- Q1 - What is the overall trajectory of suicides in FL between 2006 and 2017?
- Q2 - How does change in suicide rates differ by AGE group?
- Q3 - How do suicide trends differ by SEX?
- Q4 - How do suicide trends differ by SEX and AGE group?
- Q5 - How do suicide trends differ by RACE?
- Q6 - How do suicide trends differ by RACE and SEX?
This blogpost graphs the trends of suicides in Florida from 2006 to 2017, exploring the differences in age, sex, and race among persons 10 years and older.
The initial extract of the data was obtained from www.flhealthcharts.com, a reporting tool for population counts estimated by the Florida Department of Health. The dataset contains suicide mortality counts and population estimates for years 2006-2017, broken down by suicide means, county, sex, age group, and race. The
.csv of this dataset is available for download. For details regarding data preparation, please consult the suicide-prevention-2019 repository.
Q1 - What is the overall trajectory of suicides in FL between 2006 and 2017?
Similar to national trends, the rates of suicide in Florida has been on the rise since 2006. In 2006, the Department of Health registered
2,402 suicides, while in 2017 this number reached
3,141. On average, each year the total number of suicides in Florida increased by
57 during this time. While the rising number of suicides events could be partially explained by demographic growth (see full report for details ), when adjusted for population size the rate per 100,000 still indicated that suicides became more prevalent: the rate increased from
15 in 2006 to
17.2 per 100,000 in 2017, averaging
.15 in annual growth.
Q2 - How does change in suicide rates differ by AGE group?
Only two age groups,
45-54 exhibited decline in suicide rates, witnessed by a negative slope coefficient in the liniear model, regressing the rate on year. However, examination of the raw data point behind the linear model suggests that negative slope might be coincidental to an overal steady treajectory.
For all other age groups, the rates of suicides increased. The highest increase in suicide rates per 100,000 is observed in the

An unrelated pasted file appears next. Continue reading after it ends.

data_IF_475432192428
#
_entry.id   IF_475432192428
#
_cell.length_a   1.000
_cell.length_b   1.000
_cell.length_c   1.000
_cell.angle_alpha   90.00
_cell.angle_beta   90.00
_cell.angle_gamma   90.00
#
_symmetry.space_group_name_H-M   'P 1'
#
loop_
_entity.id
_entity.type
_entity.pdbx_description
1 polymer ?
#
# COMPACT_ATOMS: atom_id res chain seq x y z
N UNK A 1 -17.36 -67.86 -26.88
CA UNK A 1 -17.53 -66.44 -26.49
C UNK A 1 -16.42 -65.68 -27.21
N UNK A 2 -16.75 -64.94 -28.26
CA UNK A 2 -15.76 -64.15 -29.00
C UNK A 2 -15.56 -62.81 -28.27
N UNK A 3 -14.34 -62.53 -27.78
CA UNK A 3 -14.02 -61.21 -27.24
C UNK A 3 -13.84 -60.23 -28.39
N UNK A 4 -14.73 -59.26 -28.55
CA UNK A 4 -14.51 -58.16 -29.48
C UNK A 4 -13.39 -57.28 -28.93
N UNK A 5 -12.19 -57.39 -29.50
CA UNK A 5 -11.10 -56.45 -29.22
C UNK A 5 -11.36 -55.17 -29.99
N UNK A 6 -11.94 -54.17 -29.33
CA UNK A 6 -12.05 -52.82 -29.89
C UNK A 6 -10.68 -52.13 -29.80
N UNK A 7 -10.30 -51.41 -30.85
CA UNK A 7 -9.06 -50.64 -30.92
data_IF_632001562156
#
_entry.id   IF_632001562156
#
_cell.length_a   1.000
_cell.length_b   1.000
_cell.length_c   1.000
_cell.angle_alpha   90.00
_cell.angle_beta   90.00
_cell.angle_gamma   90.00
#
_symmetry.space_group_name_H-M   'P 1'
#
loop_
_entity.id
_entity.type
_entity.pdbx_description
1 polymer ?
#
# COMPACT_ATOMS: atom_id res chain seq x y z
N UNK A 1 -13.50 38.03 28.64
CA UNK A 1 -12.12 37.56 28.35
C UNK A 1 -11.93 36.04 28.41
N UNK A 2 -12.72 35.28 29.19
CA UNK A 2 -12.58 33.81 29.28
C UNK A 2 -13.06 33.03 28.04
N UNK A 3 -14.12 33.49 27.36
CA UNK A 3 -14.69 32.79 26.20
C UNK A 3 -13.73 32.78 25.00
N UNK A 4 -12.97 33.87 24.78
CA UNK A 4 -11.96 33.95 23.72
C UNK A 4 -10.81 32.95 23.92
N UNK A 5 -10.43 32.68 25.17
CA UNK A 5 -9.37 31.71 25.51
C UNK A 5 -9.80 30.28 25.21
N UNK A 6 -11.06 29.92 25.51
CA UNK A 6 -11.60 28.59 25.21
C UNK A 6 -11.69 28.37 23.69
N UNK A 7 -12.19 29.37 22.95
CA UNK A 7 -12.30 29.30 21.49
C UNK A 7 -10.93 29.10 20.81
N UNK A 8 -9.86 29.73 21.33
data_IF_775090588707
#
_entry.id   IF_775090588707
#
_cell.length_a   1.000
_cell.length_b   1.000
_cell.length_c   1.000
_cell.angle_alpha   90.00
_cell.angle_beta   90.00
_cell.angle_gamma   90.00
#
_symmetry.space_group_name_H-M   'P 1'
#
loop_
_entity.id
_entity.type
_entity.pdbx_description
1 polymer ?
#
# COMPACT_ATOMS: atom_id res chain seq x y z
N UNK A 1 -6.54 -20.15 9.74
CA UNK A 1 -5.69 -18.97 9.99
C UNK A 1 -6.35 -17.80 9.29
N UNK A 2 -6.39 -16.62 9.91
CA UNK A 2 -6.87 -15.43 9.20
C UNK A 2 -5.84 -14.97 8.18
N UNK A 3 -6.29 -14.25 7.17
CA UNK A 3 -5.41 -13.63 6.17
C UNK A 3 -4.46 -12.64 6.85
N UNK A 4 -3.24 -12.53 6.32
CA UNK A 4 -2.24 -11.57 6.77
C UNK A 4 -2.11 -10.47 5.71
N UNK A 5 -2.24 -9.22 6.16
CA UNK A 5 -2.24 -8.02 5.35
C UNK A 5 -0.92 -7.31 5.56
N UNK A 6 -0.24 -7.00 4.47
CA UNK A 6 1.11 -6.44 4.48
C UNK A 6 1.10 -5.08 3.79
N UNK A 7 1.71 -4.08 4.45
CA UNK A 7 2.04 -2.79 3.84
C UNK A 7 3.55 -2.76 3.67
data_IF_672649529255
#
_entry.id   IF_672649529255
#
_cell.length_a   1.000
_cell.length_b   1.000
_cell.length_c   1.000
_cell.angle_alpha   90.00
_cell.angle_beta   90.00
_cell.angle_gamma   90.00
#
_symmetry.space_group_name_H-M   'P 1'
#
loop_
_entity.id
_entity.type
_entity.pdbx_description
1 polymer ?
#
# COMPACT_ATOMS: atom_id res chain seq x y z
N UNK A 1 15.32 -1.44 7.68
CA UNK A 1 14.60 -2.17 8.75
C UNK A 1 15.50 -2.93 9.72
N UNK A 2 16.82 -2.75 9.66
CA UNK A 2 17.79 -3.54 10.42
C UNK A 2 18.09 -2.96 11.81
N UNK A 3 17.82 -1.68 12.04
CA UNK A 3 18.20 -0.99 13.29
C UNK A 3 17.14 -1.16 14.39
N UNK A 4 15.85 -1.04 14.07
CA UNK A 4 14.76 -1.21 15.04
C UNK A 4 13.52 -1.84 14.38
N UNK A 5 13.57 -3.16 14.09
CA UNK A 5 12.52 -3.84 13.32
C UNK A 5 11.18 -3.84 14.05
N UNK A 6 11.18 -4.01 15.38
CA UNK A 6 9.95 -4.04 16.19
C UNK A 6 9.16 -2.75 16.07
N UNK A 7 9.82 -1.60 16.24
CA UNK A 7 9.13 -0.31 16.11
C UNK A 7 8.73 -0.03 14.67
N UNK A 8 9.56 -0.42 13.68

85+ group, for which the rate rose by
.64 annualy from
21.3 suicides per 100,000 in 2006 to
25.3 in 2017.
Q3 - How do suicide trends differ by SEX?
As expected, suicides are more more prevalent among men. Notably, the increase for men was steeper: from 2006 to 2017 the rate of suicides for men rose from
27.4 per 100,000, averaging
.19 per year, wheras for women this increase was smaller, rising from
7.5, over the same time period, averaging
.11 per year.
Q4 - How do suicide trends differ by SEX and AGE group?
The top view helps comparing the overal level of suicide rates among age groups, accounting for sex differences. We see that the highest rates are among the oldest Floridians:
85+ groups, the latter exhibiting the fastest growth rate of
1.44 per year, rising by almost
49.2 per 100,000 in 2006 to
58.5 in 2017.
To better view the trends withing the age groups, we replot this figure with free y-axis, exposing more nuanced longitudinal trends.
Q5 - How do suicide trends differ by RACE?
White Non-Hispanics exhibit the highest suicide rate and also the steepest growth of
.32 suicides per 100,000 per year. The top row of the graph places the trends on the same scale, while the bottom row displays them on individual scale. Note, however, that annual fluctuations are less meaningful for less populous ethnic groups, such as
Black & Other + Hispanic
Q6 - How do suicide trends differ by RACE and SEX?
Regardless of the ethnic group, suicide is more prevalent among men, particularly of the
White + Non-Hispanic origin. Notably, white non-hispanic women are more likely to commit suicide than women of any other ethnic group.
Replotting with free y-axis helps us see that growth in suicide rate among men is not universal across ethnic groups. Suicide rate is actually decreasing among non-white men with Hispanic origin.